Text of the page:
BOSTON (CN) — Lori Loughlin and her fashion-designer husband, Mossimo Giannulli, agreed Thursday to serve prison time in connection with the college admissions scandal, pleading guilty to conspiracy charges rather than go to trial.
Both face two-year terms of supervision upon release, plus community service and fines: $150,000 fine for Loughlin and $250,000 for Giannulli.
According to federal sentencing guidelines, the couple faced a sentence of up 20 years in prison and three years of supervised release. They are represented by Latham & Watkins, a Boston firm that declined to comment Thursday on their clients’ pleas.
Loughlin and Giannulli were scheduled to go to trial in October on charges that they paid $500,000 to get their daughters into the University of Southern California as crew recruits, even though neither girl was a rower.
The couple were among dozens indicted last year as part of “Operation Varsity Blues,” stemming from an FBI sting operation that took down California life coach Rick Singer.
With a network of officials from the college admissions, testing and athletic sides on his payroll, Singer solicited bribes from the wealthy parents of teens seeking admission to elite universities.
Singer, who cooperated with the government as part of a plea deal, used some of his connections to have teens designated as athletic recruits, which would reduce scrutiny of their academic credentials by college admissions boards. With clients, as evidenced by the guilty plea of “Desperate Housewives” actress Felicity Huffman, Singer manipulated how his clients’ children performed on college entrance exams. Huffman served 11 days in prison late last year after she admitted to paying $15,000 to have someone correct her daughter’s SAT answers before they were officially submitted.
So long as U.S. District Judge Nathaniel M. Gorton accepts the terms of Loughlin and Giannulli’s plea deals, federal prosecutors will drop bribery and money-laundering charges against the couple.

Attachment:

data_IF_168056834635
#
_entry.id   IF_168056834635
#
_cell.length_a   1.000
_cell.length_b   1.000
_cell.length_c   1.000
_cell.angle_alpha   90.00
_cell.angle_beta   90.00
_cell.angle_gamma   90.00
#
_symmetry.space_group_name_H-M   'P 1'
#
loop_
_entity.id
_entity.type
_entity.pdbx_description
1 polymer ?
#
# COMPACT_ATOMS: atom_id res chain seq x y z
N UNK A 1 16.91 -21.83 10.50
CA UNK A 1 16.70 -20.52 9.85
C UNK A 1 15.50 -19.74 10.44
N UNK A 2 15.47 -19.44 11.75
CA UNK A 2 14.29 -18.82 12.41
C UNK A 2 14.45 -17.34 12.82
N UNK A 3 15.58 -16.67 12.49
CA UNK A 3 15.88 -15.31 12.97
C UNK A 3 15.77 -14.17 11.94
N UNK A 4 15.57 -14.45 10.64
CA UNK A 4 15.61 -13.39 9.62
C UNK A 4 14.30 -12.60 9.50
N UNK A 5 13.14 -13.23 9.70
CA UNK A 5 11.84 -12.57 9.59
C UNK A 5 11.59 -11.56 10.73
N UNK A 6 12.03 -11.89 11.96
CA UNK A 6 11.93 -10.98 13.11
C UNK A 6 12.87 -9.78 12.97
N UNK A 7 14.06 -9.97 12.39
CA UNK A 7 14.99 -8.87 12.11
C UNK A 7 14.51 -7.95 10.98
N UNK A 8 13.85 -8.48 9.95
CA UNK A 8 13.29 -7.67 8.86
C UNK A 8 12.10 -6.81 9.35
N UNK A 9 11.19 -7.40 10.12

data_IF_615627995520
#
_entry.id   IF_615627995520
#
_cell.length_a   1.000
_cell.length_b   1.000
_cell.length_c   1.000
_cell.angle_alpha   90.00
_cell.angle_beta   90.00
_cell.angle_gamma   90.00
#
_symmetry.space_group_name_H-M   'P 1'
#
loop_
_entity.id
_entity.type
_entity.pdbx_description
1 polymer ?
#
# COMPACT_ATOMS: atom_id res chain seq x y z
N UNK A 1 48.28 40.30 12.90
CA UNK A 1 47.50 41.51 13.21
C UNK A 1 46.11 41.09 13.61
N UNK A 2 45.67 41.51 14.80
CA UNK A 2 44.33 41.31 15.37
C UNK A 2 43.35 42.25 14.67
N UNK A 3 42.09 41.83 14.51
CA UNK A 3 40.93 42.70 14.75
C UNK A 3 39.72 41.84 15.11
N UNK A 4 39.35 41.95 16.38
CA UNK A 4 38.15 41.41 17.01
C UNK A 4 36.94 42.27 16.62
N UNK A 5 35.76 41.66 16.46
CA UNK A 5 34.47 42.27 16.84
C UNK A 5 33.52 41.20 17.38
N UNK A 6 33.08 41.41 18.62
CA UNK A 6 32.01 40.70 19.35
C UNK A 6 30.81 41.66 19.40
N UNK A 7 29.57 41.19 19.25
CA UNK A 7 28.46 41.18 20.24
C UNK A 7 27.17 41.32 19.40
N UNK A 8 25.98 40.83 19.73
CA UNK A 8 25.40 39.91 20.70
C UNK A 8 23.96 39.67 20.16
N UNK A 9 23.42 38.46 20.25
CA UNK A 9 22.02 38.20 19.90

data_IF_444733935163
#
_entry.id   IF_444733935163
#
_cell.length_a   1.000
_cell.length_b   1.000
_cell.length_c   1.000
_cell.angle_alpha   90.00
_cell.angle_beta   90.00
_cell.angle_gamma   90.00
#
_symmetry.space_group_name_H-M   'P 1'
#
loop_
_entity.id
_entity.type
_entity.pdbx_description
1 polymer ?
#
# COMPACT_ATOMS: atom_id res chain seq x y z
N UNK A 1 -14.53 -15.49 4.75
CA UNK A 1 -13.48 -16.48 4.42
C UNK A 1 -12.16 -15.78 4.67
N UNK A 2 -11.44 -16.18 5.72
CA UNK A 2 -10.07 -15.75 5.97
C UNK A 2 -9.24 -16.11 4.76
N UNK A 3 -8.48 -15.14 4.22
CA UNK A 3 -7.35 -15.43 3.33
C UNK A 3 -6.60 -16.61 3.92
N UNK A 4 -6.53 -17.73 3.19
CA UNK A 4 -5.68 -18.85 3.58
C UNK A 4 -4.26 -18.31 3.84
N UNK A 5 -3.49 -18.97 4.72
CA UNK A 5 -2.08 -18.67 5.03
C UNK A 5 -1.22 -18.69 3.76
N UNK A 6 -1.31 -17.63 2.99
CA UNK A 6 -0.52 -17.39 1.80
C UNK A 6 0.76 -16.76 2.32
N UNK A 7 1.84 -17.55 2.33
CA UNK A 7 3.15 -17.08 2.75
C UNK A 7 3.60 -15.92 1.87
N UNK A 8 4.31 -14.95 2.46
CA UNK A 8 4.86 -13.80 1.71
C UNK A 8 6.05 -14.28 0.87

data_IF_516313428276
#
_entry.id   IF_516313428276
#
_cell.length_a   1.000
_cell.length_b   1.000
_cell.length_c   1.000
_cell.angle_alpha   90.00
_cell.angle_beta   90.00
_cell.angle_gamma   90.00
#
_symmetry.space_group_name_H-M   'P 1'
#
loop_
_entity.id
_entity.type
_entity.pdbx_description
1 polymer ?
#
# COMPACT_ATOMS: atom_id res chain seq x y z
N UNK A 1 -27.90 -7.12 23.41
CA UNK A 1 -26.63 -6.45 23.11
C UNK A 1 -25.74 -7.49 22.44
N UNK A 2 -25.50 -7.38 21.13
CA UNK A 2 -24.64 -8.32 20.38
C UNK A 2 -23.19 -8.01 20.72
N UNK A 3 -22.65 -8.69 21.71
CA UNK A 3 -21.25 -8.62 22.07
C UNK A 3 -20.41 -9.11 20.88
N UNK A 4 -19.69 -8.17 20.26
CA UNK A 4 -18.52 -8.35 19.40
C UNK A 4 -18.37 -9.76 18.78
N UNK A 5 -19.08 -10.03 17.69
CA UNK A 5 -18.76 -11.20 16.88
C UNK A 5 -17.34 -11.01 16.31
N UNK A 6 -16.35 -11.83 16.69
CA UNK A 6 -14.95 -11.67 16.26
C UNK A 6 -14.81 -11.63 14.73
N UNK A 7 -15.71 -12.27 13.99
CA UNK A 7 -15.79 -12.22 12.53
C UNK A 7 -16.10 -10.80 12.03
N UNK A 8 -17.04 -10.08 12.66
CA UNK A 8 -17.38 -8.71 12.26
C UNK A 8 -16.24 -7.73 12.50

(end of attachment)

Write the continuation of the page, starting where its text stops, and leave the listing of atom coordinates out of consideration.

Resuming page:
“Under the plea agreements filed today, these defendants will serve prison terms reflecting their respective roles in a conspiracy to corrupt the college admissions process and which are consistent with prior sentences in this case,” U.S. Attorney Andrew E. Lelling, whose deputies charged the case, said in a statement. “We will continue to pursue accountability for undermining the integrity of college admissions.”
Though Loughlin and Giannulli insist they thought they were making legal donations, not bribes, the government says it has wiretap evidence documenting the couple’s complicity.
Their guilty plea come nearly two weeks after Judge Gorton refused to dismiss the charges against the couple on the basis that the government had withheld evidence. Though Gorton said the delay in evidence production, he also said it was not willful and still left plenty of time for trial preparation.
Loughlin and Giannulli had already been fighting the charges against them for nearly a full year when the government handed them 47 pages of incriminating notes that Singer had kept on his iPhone while cooperating with the FBI.
Assistant U.S. Attorney Stephen Frank conceded in a brief: “The government should have produced the notes earlier.”
“But the defendants’ contention that the government acted in bad faith is baseless; in a sprawling, fast-moving prosecution, the failure to produce the notes earlier was simply a mistake,” Frank wrote. “The defendants have suffered no prejudice, and their suggestion that the notes somehow ‘exonerate’ them, or reveal that the evidence against them was fabricated, is demonstrably false.”
Loughlin and Giannulli were part of a group of 23 defendants preparing for trial in case that has seen plea deals from 30 others.
The allegations against Loughlin included claims that she went as far as to have her daughters stage photos of them rowing since it was the false designation of them as crew recruits that was getting them into the University of Southern California.